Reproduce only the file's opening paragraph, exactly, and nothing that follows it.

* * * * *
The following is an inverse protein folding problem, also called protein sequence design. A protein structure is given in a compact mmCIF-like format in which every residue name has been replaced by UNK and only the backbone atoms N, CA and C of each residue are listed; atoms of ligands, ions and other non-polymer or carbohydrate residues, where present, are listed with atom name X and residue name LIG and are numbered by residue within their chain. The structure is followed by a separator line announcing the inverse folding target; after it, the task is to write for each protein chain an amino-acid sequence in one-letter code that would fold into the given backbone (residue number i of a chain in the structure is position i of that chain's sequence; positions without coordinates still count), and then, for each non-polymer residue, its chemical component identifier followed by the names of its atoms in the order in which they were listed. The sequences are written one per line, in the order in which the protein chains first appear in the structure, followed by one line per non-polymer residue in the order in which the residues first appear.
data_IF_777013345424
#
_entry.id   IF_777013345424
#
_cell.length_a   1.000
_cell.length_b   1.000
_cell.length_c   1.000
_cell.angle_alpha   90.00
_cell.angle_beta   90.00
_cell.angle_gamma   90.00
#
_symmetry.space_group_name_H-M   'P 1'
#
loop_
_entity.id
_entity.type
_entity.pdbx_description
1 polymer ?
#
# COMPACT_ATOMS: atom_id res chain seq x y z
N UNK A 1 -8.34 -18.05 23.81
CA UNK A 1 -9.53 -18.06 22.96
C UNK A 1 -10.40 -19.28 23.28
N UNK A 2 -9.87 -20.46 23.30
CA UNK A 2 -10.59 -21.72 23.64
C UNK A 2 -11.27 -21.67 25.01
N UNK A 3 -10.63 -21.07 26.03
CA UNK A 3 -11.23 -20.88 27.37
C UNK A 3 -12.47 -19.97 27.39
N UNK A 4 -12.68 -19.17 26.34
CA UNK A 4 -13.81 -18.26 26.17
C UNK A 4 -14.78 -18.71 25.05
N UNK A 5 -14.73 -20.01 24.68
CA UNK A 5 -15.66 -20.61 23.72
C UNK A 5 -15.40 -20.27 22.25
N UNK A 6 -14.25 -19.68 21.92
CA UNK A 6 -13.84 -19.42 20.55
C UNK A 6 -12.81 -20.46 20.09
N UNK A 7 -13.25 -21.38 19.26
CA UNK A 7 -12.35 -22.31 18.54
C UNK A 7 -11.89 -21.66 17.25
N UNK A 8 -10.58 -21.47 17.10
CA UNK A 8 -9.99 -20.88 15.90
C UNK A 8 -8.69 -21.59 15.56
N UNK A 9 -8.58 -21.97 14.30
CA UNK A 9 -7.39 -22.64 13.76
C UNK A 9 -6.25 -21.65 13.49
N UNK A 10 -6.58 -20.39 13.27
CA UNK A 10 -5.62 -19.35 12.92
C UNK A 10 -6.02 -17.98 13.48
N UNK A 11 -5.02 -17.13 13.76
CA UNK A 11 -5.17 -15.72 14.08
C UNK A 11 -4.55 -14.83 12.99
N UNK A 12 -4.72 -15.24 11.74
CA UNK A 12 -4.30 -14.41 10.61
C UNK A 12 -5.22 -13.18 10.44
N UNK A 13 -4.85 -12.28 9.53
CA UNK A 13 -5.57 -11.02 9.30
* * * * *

The following is an inverse protein folding problem, also called protein sequence design. A protein structure is given in a compact mmCIF-like format in which every residue name has been replaced by UNK and only the backbone atoms N, CA and C of each residue are listed; atoms of ligands, ions and other non-polymer or carbohydrate residues, where present, are listed with atom name X and residue name LIG and are numbered by residue within their chain. The structure is followed by a separator line announcing the inverse folding target; after it, the task is to write for each protein chain an amino-acid sequence in one-letter code that would fold into the given backbone (residue number i of a chain in the structure is position i of that chain's sequence; positions without coordinates still count), and then, for each non-polymer residue, its chemical component identifier followed by the names of its atoms in the order in which they were listed. The sequences are written one per line, in the order in which the protein chains first appear in the structure, followed by one line per non-polymer residue in the order in which the residues first appear.